Cumming’s often-odd original typography has been retained.

Insomniacs Often Struggle to Get Past Emotional Distress

“Insomniacs tend to have a hard time getting past embarrassing mistakes, even when the stressful event occurred decades ago, according to a new study by researchers at the Netherlands Institute for Neuroscience.”

“The scientists asked participants to relive their most shameful experiences from decades ago while observing their brain activity with an MRI scan. They found that while good sleepers had settled those experiences in their head as neutralized memories, those with insomnia had not been able to do so.”

“The finding suggests that failure to neutralize emotional distress could be a major contributor to insomnia and may also help explain why insomnia is the primary risk factor for the development of disorders of mood, anxiety, and posttraumatic stress.”*

“Researchers have established that sleep helps us to remember important experiences. But sleep is also necessary to get rid of the emotional distress that may have occurred during those experiences. Both these overnight processes involve changes in the connections between brain cells: some become stronger and consolidate memories, whereas others are weakened and get rid of unwanted associations.”

“Sayings like ‘sleeping on it’ to ‘get things off your mind’ reflect our nocturnal digestion of daytime experiences,” said doctoral student and first author Rick Wassing. “Brain research now shows that only good sleepers profit from sleep when it comes to shedding emotional tension. The process does not work well in people with insomnia. In fact, their restless nights can even make them feel worse.”

“The new findings support a previous study conducted by the same research group. In this study, published in the journal Sleep, the researchers asked participants to sing along to a song karaoke-style. Headphones prevented participants from hearing their own voice and finding the correct pitch. Their singing was recorded and played back for them later.”

“Many participants felt intense shame when listening to their own out-of-tune solo singing. But when good sleepers listened to their own singing again after getting a good night’s sleep, they didn’t feel that distressed about it anymore. They had released the distress from their minds. However, after a restless night, people with insomnia became even more upset about their embarrassing experience.”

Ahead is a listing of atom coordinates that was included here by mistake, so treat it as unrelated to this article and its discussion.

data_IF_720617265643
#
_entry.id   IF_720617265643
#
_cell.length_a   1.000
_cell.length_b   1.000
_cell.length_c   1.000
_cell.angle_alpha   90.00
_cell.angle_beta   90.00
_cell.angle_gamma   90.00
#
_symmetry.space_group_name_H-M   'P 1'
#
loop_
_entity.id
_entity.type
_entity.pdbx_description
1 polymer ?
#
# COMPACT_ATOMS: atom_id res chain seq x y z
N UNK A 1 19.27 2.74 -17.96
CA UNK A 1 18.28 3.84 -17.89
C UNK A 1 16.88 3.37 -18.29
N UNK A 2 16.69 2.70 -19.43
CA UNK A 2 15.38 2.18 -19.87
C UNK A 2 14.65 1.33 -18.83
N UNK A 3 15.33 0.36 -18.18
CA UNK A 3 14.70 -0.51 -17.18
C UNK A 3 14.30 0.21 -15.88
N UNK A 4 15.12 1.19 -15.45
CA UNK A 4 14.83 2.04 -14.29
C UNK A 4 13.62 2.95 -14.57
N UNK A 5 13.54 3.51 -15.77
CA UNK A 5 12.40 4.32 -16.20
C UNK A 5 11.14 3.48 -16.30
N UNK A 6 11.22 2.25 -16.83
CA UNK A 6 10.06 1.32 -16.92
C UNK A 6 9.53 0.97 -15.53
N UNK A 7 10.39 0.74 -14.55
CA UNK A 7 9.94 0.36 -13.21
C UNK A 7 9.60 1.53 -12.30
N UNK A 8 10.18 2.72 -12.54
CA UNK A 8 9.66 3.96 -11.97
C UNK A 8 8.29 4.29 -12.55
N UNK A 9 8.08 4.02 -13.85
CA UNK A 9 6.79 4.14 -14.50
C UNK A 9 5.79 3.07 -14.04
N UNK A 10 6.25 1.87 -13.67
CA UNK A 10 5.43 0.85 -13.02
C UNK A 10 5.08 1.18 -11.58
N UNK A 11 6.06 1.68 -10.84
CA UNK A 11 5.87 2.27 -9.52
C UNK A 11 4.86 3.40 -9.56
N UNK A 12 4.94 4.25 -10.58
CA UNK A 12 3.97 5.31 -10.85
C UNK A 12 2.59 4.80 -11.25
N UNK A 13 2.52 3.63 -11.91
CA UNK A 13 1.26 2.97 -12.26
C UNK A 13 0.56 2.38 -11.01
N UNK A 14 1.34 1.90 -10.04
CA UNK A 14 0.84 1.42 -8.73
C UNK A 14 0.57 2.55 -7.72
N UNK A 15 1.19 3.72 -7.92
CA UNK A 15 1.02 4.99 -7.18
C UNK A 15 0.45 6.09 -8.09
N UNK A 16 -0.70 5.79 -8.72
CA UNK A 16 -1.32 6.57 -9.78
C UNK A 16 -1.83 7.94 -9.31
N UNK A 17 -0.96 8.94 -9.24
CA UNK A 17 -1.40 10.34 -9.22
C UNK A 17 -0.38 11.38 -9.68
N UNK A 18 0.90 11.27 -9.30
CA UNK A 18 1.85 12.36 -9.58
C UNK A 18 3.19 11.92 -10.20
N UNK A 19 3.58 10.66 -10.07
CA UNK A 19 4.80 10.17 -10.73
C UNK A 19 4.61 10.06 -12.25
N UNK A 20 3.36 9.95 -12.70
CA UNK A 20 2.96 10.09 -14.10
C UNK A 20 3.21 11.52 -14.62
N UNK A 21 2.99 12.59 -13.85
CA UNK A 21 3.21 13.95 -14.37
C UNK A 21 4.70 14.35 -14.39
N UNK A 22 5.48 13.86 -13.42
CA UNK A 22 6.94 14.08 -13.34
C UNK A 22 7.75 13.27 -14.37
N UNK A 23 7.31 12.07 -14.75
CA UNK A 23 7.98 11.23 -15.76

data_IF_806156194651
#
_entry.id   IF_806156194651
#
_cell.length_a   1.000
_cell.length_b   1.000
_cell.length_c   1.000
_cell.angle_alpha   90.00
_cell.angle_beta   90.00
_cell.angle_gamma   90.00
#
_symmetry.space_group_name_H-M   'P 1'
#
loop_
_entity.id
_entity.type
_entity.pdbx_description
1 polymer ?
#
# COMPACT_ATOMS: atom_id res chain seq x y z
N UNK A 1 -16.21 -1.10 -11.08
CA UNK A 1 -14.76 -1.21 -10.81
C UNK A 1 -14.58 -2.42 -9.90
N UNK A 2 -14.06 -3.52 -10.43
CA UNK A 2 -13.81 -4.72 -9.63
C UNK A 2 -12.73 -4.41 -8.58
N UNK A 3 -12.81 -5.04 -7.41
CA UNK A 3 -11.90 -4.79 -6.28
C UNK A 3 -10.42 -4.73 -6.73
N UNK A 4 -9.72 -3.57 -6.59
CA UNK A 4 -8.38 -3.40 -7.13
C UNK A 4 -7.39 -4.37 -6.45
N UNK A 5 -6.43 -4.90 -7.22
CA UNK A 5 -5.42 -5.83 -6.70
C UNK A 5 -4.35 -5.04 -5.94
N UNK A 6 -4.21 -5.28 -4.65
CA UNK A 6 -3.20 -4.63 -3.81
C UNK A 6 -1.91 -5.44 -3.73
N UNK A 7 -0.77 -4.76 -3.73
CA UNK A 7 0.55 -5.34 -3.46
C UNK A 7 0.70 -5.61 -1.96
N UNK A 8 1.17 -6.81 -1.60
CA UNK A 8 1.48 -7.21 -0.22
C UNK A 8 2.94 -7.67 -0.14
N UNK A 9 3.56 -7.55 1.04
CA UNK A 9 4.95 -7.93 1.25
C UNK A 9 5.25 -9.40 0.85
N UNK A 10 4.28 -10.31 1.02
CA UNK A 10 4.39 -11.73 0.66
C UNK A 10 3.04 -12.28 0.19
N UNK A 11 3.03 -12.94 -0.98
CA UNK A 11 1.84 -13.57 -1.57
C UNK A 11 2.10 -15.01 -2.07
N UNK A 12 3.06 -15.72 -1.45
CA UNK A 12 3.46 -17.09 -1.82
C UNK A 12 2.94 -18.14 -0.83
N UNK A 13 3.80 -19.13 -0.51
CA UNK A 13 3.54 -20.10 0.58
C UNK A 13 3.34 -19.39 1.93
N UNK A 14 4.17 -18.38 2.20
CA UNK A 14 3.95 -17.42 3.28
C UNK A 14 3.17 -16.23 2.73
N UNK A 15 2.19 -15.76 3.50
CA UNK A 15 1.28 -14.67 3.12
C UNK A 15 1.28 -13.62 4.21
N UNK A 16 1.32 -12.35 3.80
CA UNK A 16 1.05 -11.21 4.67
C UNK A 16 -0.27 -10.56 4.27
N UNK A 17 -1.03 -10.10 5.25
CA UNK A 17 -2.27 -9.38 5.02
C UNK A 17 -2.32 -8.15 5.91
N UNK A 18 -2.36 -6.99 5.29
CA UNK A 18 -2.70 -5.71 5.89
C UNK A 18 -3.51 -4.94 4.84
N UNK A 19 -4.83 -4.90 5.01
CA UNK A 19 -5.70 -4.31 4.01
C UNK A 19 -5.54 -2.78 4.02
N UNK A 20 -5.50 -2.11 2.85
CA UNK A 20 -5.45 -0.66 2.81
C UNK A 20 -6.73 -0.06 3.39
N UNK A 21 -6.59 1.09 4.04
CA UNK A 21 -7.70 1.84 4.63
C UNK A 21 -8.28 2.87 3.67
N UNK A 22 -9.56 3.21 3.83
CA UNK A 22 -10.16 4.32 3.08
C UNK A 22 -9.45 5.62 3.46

“The new findings suggest that insomnia triggers may actually be found in brain circuits that regulate emotions, rather than in brain regions that regulate sleep, as previously believed. These emotion-regulating circuits contain risk genes for insomnia and may not activate properly, as they normally do, during rapid eye movement sleep.”

“Without the benefits of sound sleep, distressing events of decades ago continue to activate the emotional circuits of the brain as if they are happening right now. This suggests that people with insomnia may continue to be haunted by memories of past distress.”

*The findings are published in the scientific journal Brain.

https://psychcentral.com/news/2019/04/28/insomniacs-often-struggle-to-get-past-emotional-distress/144935.html

How feeling bad changes the brain & impacts relationships

Our emotions are so powerful that when we are in a positive mood, it can dampen how much pain we feel providing us with an analgesic-like effect. When it comes to negative emotions, the opposite occurs: how we experience pain is exaggerated.

Positive and negative emotions also has impact on how we relate to others.

When our friends are down and gloomy, the feeling can be contagious and can makes us feel more miserable too. Bad moods, negativity, can even spread on social media.

A 2017 study, has shown that when we feel bad it affects our in-built capacity to respond to others in pain. It literally dampens our empathy.